Call extensions not only give your ad more real estate in the search results, but they’re also proven to return a 10-15% higher click through rate. In addition, they encourage searchers to engage over the call channel, which converts to revenue 10-15x more often than the online channel. Callers, in addition, spend 28% more than web leads.
Google Ads’ robust marketing reports make it easy to quantify the online results of your campaigns. But what happens when someone converts by calling? Google Ads are expected to drive over 60 billion calls to US businesses in 2019, making this blind spot highly problematic. When you track the marketing sources of your inbound calls and integrate that data with Google Ads, you can view the full customer journey and report your true ROI.
In addition to tracking the quantity of calls your search ads are driving, it’s also important to track the quality of these calls with voice analytics. By understanding what ad copy, time slots, location targeting, and device types are driving the highest quality calls, you can optimize your bid strategy to boost your ROI. For example, if you discover that your highest-converting customers are coming from mobile devices during business hours, you should increase your mobile bids from the hours of 9am to 5pm.
A recent DT University study found that 1 in 5 calls driven by paid search goes to voicemail. Improving your Google Ads ROI doesn’t stop online — you need to ensure sales team is fully equipped to handle the calls you’re driving. By analyzing voice interactions between consumers and your agents, you can see how many calls go to voicemail, what time the best leads come in, if agents are following the right scripts, and which locations and agents are performing the highest (and lowest). You can then make the appropriate adjustments and provide coaching to your staff, if necessary.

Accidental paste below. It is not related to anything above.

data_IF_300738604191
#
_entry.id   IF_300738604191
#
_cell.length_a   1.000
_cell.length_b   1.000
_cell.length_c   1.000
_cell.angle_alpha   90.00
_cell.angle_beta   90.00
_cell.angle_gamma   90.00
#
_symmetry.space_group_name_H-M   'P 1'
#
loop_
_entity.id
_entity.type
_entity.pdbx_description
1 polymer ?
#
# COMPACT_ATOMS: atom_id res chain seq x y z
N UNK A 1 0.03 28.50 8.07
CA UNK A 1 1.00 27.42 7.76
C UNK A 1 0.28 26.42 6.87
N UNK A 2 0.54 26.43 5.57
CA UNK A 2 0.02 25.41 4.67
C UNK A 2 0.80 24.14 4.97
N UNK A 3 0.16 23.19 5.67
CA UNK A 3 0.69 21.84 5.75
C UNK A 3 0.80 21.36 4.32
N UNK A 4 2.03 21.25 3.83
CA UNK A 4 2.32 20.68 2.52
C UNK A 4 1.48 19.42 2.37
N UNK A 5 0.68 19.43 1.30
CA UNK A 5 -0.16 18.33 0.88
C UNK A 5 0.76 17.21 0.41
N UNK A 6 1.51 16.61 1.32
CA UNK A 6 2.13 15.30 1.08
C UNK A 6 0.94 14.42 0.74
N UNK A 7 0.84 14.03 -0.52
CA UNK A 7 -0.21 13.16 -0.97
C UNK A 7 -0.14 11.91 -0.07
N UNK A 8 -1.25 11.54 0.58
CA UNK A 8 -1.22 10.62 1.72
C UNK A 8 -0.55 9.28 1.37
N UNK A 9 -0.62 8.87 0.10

As cost-per-click rises, it’s crucial to target the right person with the right ad at the right time. By analyzing the results of your inbound calls, you can retarget promising leads and upsell converted callers with companion products. If a caller converted and there’s no opportunity to upsell them, you can exclude them to avoid wasting spend. Additionally, you can put callers who converted into lookalike campaigns to find similar audiences to target with Google Ads that are proven to work.
Creating high-converting Google Ads is an ongoing process. To ensure peak performance, you’ll need to continually A/B test new creative, keywords, and bidding strategies.
To learn more Google Ads best practices, watch our Optimize Google Ads, LinkedIn & Facebook ROI with Voice Analytics webinar.
Check out our Optimize Google Ads, LinkedIn & Facebook ROI with Voice Analytics webinar to learn more Google Ads best practices.Instantly View My On-Demand Webinar →